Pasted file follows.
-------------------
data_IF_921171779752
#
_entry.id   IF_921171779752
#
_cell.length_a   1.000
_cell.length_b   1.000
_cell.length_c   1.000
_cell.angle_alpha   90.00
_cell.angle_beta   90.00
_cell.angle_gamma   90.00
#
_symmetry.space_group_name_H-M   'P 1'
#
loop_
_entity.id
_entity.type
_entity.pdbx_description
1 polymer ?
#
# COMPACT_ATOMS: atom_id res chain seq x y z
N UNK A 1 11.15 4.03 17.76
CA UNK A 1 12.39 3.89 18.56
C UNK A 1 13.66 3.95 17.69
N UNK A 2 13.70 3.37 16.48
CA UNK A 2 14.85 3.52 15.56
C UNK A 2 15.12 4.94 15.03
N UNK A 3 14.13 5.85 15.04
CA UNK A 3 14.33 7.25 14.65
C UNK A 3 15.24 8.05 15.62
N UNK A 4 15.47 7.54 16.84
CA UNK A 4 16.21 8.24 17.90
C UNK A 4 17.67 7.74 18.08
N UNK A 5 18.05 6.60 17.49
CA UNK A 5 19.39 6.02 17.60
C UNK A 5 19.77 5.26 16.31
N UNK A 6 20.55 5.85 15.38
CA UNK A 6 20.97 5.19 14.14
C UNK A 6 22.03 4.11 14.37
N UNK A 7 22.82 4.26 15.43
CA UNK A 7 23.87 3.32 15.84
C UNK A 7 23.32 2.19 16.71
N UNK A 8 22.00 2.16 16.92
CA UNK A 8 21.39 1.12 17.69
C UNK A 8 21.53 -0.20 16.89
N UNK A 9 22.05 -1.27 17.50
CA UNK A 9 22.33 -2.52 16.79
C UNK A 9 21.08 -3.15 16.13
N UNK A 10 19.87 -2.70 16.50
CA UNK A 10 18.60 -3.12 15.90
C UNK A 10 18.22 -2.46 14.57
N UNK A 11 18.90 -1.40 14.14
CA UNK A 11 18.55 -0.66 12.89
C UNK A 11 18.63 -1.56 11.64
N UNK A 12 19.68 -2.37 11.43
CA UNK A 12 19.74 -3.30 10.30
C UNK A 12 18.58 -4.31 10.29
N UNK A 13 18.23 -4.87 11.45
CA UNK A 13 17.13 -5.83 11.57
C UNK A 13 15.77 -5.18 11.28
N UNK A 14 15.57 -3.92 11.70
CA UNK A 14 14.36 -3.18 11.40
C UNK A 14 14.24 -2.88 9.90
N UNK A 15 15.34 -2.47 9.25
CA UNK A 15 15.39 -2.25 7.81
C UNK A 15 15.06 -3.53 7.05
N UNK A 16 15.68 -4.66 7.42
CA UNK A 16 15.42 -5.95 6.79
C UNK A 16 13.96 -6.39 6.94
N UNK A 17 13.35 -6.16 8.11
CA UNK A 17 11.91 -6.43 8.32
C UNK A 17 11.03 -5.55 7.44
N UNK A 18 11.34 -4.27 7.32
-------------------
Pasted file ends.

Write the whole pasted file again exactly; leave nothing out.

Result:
data_IF_921171779752
#
_entry.id   IF_921171779752
#
_cell.length_a   1.000
_cell.length_b   1.000
_cell.length_c   1.000
_cell.angle_alpha   90.00
_cell.angle_beta   90.00
_cell.angle_gamma   90.00
#
_symmetry.space_group_name_H-M   'P 1'
#
loop_
_entity.id
_entity.type
_entity.pdbx_description
1 polymer ?
#
# COMPACT_ATOMS: atom_id res chain seq x y z
N UNK A 1 11.15 4.03 17.76
CA UNK A 1 12.39 3.89 18.56
C UNK A 1 13.66 3.95 17.69
N UNK A 2 13.70 3.37 16.48
CA UNK A 2 14.85 3.52 15.56
C UNK A 2 15.12 4.94 15.03
N UNK A 3 14.13 5.85 15.04
CA UNK A 3 14.33 7.25 14.65
C UNK A 3 15.24 8.05 15.62
N UNK A 4 15.47 7.54 16.84
CA UNK A 4 16.21 8.24 17.90
C UNK A 4 17.67 7.74 18.08
N UNK A 5 18.05 6.60 17.49
CA UNK A 5 19.39 6.02 17.60
C UNK A 5 19.77 5.26 16.31
N UNK A 6 20.55 5.85 15.38
CA UNK A 6 20.97 5.19 14.14
C UNK A 6 22.03 4.11 14.37
N UNK A 7 22.82 4.26 15.43
CA UNK A 7 23.87 3.32 15.84
C UNK A 7 23.32 2.19 16.71
N UNK A 8 22.00 2.16 16.92
CA UNK A 8 21.39 1.12 17.69
C UNK A 8 21.53 -0.20 16.89
N UNK A 9 22.05 -1.27 17.50
CA UNK A 9 22.33 -2.52 16.79
C UNK A 9 21.08 -3.15 16.13
N UNK A 10 19.87 -2.70 16.50
CA UNK A 10 18.60 -3.12 15.90
C UNK A 10 18.22 -2.46 14.57
N UNK A 11 18.90 -1.40 14.14
CA UNK A 11 18.55 -0.66 12.89
C UNK A 11 18.63 -1.56 11.64
N UNK A 12 19.68 -2.37 11.43
CA UNK A 12 19.74 -3.30 10.30
C UNK A 12 18.58 -4.31 10.29
N UNK A 13 18.23 -4.87 11.45
CA UNK A 13 17.13 -5.83 11.57
C UNK A 13 15.77 -5.18 11.28
N UNK A 14 15.57 -3.92 11.70
CA UNK A 14 14.36 -3.18 11.40
C UNK A 14 14.24 -2.88 9.90
N UNK A 15 15.34 -2.47 9.25
CA UNK A 15 15.39 -2.25 7.81
C UNK A 15 15.06 -3.53 7.05
N UNK A 16 15.68 -4.66 7.42
CA UNK A 16 15.42 -5.95 6.79
C UNK A 16 13.96 -6.39 6.94
N UNK A 17 13.35 -6.16 8.11
CA UNK A 17 11.91 -6.43 8.32
C UNK A 17 11.03 -5.55 7.44
N UNK A 18 11.34 -4.27 7.32